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Risks of cryptocurrencies, initial coin offerings and other digital tokens


29 Oct 2018 | 4 min. read

Find out how digital tokens work and what you should do to protect yourself from token-related scams.

Key takeaways

  • Cryptocurrencies are not regulated by the Monetary Authority of Singapore (MAS) as they are not legal tender.
  • Be aware of the risks of initial coin offerings (ICOs).

What are digital tokens, cryptocurrencies and ICOs?

A digital token is a cryptographically-secured representation of the token-holder’s rights to receive a benefit or to perform specified functions.

Tokens are a string of computer codes. They are usually issued in pairs as public and private keys.

Digital tokens are typically marketed:

  • As a means to pay for goods or services. This type of token is commonly called cryptocurrencies although it is not a “currency” issued by any government. Examples include Bitcoin and Ether.
  • As a money-making opportunity. This could be an opportunity to participate in a new technology business, and/or receive future returns. This type of token is commonly called an initial coin offering or ICO.

How an ICO works

An ICO is a public sale of a new digital token.

Sellers typically set out their business proposals in a “white paper” with claims such as:

  • Raising funds to develop a new blockchain-based, decentralised platform.
  • Providing exciting opportunities to invest in technology, business or assets.
  • Tokens that can be used to exchange for attractive benefits or monetary returns.
  • Tokens that can be used to pay for goods and services offered on the platform.
  • Appreciation of token value over time due to reasons such as limited number of tokens.

Buyers typically pay for the new tokens by transferring commonly transacted cryptocurrencies e.g. Bitcoin or Ether, to a wallet address provided by the seller. Buyers may also be able to pay for the new tokens by transferring fiat currency to a bank account provided by the seller.

Risks involving digital tokens

Cryptocurrencies are not regulated by MAS. They are not legal tender or securities.

Offers of digital tokens that are securities may be regulated or exempted under the Securities and Futures Act, e.g. if they are offered to accredited or institutional investors only, or are exempted small offers and private placements. These exemptions come with specific conditions such as advertising restrictions.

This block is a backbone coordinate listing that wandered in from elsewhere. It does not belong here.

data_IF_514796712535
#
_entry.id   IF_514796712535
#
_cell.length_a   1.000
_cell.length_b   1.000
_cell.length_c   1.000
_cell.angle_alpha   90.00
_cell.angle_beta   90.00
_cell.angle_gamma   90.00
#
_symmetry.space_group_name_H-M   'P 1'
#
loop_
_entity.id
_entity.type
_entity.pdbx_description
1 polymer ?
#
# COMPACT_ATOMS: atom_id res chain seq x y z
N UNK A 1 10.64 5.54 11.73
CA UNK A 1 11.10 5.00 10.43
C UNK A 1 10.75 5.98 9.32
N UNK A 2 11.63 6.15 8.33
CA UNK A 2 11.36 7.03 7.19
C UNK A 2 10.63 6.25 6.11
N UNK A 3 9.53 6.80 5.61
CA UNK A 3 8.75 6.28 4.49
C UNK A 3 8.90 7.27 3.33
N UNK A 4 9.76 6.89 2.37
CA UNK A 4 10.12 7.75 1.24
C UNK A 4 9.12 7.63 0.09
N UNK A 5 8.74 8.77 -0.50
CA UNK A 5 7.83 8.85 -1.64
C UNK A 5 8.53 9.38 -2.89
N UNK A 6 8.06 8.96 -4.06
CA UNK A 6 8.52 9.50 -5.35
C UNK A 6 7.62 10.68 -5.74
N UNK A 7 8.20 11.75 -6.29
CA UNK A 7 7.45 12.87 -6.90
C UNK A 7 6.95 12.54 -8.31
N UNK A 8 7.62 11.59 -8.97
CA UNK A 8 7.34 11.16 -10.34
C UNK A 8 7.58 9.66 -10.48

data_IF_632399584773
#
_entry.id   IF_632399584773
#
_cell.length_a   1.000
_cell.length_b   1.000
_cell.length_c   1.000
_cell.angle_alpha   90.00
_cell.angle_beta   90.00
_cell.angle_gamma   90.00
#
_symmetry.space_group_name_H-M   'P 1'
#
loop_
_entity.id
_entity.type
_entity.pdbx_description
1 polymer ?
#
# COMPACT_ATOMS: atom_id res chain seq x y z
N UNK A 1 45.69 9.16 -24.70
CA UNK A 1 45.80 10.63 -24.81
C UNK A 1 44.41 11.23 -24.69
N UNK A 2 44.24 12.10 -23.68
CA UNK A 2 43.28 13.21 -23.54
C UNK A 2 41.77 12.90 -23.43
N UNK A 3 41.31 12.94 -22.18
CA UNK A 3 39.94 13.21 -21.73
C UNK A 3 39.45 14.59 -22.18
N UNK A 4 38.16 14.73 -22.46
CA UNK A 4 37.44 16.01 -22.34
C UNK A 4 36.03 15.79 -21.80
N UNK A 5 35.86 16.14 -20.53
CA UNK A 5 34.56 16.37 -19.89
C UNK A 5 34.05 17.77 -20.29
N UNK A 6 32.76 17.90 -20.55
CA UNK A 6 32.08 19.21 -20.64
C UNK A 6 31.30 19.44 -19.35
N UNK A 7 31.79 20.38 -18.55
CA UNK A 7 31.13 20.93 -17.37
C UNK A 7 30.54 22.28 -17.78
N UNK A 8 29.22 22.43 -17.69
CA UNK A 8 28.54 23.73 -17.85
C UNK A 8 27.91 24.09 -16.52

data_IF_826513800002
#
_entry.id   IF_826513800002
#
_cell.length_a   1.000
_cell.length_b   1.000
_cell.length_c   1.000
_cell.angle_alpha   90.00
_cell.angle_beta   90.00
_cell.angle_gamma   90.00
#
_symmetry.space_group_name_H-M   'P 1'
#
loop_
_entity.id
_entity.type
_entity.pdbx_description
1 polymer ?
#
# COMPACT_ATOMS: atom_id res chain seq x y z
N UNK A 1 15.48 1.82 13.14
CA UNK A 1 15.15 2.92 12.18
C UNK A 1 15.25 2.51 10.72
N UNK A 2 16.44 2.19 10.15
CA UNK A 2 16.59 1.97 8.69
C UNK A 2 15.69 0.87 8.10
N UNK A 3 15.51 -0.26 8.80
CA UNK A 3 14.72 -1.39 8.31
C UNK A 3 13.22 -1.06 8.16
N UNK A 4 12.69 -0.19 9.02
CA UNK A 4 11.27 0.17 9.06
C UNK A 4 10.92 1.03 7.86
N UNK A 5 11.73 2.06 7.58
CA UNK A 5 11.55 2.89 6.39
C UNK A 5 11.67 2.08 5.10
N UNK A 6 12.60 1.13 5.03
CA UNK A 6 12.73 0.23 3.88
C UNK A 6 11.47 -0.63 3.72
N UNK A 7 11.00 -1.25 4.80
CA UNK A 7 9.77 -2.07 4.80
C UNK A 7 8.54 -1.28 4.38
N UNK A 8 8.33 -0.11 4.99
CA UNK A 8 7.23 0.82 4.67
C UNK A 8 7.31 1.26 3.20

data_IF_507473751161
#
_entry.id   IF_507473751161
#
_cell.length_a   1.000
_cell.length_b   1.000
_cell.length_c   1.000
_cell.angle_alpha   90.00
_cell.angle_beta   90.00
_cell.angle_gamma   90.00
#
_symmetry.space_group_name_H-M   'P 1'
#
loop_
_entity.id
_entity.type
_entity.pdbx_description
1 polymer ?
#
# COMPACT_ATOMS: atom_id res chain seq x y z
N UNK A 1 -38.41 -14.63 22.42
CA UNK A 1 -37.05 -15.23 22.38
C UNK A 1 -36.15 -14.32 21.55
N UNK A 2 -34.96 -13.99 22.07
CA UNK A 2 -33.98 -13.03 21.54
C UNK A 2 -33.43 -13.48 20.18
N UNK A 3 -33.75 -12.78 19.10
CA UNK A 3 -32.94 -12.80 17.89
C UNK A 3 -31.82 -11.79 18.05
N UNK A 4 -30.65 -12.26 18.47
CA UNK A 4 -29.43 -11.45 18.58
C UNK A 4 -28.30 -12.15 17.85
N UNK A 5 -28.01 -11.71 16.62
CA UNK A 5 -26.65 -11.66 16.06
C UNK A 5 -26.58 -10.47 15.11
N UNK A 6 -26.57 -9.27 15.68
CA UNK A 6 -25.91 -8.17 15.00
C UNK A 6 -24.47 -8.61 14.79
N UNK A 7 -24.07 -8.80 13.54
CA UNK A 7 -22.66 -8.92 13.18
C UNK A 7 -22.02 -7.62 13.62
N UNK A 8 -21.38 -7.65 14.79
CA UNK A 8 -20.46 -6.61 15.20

Here are some risks involving digital tokens you should be aware of:

  • Foreign and online operators. It is difficult to trace and verify the authenticity of the operator of schemes that are run online or outside Singapore. If the scheme fails, you could lose all your investments.
  • Sellers without a proven track record. Establishing the credibility of token sellers could be hard. As with all start-ups, the failure rate tends to be high.
  • Insufficient secondary market liquidity. Even if the tokens can be traded in a secondary market, you may be stuck with them if there are not enough active buyers and sellers. Or if the bid-ask spreads are too wide.
  • It is possible to lose every cent. The value of digital tokens is usually highly speculative and not transparent. The traded price can fluctuate greatly in a short time and can become zero overnight.
  • Investments promising high returns. Be wary. Investments with higher promised returns come with higher risks and could potentially be fraudulent. Schemes that offer high referral commissions would increase operating costs, which could lower the chances of achieving the promised returns.
  • Money-laundering and terrorist financing. Funds invested into ICO schemes carry a higher risk of being misused for illegal activities due to the pseudo-anonymous nature of the transactions. Investors are likely to be adversely affected if authorities investigate any alleged illicit activities related to the token issuer, its business activities, or the trading of the token.
  • Risk of losing private key. If you lose your private key, you lose access to your digital tokens. If someone hacks into your digital wallet or otherwise knows of your private key, that person gains access to your digital tokens.

Is it regulated?

There is no legislative protection. Remember, MAS will not be able to help you in any way if you lose money from dealing with digital tokens that are not products regulated by MAS. This includes situations where the digital token service is provided by an entity regulated by MAS, but where the digital token is not regulated by MAS.

If you choose to deal with an unregulated person or entity or invest in unregulated products, you will not be protected under MAS regulations. If you suspect that an investment scheme involving digital tokens could be fraudulent or is being misused for any illicit activity, you should report it to the police immediately.

See also: How to spot an investment scam


Protect yourself

Before making any investment decision:

  • Seek financial services from persons or entities that are regulated
  • Make sure you fully understand the benefits and risks of the product or service before committing
  • Assess whether the product or service meets your needs


Learn more:

Last updated on 23 Sep 2019